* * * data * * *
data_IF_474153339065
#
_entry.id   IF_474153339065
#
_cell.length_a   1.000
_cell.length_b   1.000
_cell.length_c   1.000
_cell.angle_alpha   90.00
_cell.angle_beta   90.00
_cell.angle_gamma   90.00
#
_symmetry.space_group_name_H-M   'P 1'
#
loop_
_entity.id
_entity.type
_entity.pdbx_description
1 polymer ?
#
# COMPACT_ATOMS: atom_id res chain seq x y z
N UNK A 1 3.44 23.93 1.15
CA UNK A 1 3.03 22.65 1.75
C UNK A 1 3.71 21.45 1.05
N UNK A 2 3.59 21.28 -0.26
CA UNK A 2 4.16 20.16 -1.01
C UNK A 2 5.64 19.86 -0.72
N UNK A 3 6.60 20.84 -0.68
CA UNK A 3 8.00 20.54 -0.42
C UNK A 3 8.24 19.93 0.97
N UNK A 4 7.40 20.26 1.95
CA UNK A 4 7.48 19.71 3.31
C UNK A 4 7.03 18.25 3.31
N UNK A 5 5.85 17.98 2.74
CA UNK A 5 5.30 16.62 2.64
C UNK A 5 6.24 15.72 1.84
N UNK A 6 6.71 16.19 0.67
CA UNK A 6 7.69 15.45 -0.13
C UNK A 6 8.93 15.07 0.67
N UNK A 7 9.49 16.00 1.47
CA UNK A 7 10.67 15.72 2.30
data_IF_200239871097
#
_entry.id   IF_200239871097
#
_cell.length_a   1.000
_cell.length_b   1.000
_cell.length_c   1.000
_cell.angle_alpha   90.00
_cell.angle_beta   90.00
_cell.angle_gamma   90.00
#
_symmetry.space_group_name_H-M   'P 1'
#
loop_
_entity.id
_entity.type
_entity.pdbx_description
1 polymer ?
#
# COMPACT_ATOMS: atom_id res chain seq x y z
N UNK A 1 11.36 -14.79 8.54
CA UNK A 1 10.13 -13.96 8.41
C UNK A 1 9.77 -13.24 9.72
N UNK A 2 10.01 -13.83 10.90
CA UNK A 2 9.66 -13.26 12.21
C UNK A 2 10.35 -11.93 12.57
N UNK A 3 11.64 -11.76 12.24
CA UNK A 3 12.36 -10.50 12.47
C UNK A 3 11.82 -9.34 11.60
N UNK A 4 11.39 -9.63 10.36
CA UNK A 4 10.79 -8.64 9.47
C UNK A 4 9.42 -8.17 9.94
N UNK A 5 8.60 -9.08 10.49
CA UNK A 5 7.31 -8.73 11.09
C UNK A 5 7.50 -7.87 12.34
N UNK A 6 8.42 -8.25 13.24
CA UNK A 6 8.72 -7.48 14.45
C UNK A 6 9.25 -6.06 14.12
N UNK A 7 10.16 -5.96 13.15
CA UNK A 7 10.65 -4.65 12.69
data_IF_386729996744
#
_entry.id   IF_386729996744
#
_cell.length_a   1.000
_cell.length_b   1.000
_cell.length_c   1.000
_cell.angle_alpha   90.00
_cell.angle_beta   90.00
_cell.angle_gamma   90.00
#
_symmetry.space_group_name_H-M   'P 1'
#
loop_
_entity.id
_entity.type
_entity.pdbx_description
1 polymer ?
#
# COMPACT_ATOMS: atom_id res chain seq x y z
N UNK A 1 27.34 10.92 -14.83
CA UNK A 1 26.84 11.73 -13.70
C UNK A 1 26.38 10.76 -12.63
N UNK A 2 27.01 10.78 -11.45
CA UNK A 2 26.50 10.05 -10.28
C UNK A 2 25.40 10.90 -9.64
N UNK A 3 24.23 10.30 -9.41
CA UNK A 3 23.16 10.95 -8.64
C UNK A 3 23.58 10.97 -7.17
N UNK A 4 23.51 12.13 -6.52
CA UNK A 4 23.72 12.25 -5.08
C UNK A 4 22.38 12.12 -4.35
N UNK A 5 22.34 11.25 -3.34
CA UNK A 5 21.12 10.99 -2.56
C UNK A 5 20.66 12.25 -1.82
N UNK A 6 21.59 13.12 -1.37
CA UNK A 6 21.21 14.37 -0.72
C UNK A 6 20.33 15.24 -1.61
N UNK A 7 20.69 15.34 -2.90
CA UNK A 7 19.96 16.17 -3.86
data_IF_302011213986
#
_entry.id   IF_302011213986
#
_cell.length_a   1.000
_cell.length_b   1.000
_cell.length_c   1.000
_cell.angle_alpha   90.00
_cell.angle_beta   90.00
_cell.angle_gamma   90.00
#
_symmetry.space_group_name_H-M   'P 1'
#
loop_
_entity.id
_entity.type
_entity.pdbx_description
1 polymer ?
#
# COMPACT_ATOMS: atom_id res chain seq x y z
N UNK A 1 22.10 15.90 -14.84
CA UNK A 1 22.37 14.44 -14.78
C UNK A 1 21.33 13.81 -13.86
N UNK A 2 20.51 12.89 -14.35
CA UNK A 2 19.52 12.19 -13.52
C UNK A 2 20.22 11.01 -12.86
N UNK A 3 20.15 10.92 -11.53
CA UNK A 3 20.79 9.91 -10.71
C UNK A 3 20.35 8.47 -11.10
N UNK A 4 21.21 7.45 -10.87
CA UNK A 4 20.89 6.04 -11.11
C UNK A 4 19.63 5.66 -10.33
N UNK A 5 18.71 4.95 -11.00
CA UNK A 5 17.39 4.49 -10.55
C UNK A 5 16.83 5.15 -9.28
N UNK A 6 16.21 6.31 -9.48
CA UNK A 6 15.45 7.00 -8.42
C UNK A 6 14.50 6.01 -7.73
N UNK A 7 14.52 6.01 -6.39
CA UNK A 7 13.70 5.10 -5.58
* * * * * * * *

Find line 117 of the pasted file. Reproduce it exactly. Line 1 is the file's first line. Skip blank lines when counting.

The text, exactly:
CA UNK A 6 21.21 14.37 -0.72